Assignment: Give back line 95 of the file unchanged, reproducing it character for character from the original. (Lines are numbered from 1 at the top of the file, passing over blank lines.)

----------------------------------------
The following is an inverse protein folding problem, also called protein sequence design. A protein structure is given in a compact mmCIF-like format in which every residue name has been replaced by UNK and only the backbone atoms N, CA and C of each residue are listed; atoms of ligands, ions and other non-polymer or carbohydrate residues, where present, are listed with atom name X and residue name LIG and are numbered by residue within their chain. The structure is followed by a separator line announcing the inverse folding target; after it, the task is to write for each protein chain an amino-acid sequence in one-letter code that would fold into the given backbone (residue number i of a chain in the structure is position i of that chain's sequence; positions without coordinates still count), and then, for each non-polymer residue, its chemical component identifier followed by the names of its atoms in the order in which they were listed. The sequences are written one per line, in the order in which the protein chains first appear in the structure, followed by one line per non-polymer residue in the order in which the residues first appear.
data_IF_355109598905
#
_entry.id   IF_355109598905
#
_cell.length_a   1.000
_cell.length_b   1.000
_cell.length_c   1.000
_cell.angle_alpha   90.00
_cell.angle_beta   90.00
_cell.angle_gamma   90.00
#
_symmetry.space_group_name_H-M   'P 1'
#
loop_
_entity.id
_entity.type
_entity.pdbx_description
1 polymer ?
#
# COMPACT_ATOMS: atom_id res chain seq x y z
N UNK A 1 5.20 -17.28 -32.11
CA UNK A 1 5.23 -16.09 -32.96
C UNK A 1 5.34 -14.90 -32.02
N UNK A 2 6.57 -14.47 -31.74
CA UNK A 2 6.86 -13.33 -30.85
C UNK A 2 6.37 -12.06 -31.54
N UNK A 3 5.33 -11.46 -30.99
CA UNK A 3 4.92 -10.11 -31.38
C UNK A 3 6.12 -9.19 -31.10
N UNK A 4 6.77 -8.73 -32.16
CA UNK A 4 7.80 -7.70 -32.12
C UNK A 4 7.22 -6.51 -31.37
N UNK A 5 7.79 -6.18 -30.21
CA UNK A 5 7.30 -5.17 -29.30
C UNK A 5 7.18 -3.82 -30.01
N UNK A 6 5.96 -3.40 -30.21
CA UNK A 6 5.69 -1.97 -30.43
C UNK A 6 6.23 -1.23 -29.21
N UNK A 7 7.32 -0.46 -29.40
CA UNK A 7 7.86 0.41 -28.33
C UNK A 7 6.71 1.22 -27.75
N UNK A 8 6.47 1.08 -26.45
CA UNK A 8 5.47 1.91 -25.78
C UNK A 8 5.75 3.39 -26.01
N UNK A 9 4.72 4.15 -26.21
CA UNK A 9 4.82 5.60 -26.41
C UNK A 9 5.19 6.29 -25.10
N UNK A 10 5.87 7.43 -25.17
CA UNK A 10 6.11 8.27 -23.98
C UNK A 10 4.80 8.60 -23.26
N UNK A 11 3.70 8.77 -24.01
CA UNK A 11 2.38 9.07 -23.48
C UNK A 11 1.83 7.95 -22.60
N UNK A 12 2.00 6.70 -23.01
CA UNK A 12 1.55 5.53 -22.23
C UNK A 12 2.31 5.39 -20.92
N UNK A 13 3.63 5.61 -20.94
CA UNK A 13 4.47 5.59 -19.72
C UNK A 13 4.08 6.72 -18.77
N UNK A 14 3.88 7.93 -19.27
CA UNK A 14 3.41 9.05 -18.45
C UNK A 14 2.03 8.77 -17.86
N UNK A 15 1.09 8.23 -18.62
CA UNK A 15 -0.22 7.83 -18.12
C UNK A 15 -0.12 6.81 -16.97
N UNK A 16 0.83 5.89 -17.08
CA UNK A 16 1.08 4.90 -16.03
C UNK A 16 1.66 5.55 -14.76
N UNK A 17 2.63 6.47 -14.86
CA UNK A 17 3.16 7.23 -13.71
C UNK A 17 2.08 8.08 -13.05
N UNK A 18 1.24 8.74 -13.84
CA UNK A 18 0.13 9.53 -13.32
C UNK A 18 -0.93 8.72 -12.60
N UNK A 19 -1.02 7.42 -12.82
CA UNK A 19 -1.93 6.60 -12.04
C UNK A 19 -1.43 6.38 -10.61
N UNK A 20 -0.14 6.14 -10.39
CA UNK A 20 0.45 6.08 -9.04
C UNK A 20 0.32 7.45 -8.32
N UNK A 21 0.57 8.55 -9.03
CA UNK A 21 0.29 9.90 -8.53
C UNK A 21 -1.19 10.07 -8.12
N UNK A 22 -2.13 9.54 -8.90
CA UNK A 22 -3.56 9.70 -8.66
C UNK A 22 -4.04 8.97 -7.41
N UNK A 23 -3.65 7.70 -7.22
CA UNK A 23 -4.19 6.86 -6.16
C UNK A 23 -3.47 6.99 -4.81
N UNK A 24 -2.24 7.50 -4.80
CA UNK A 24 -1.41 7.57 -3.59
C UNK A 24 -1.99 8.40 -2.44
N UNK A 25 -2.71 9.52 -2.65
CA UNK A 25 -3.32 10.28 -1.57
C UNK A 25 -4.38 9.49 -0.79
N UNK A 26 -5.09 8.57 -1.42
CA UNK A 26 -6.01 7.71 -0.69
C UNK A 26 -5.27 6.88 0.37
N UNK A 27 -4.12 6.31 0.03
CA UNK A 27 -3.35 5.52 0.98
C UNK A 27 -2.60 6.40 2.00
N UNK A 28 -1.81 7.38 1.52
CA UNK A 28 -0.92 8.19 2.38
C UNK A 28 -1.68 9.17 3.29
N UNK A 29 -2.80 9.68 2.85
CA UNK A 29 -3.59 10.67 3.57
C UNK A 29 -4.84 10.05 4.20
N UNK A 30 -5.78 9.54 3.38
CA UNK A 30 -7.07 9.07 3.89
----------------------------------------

CA UNK A 25 -3.32 10.28 -1.57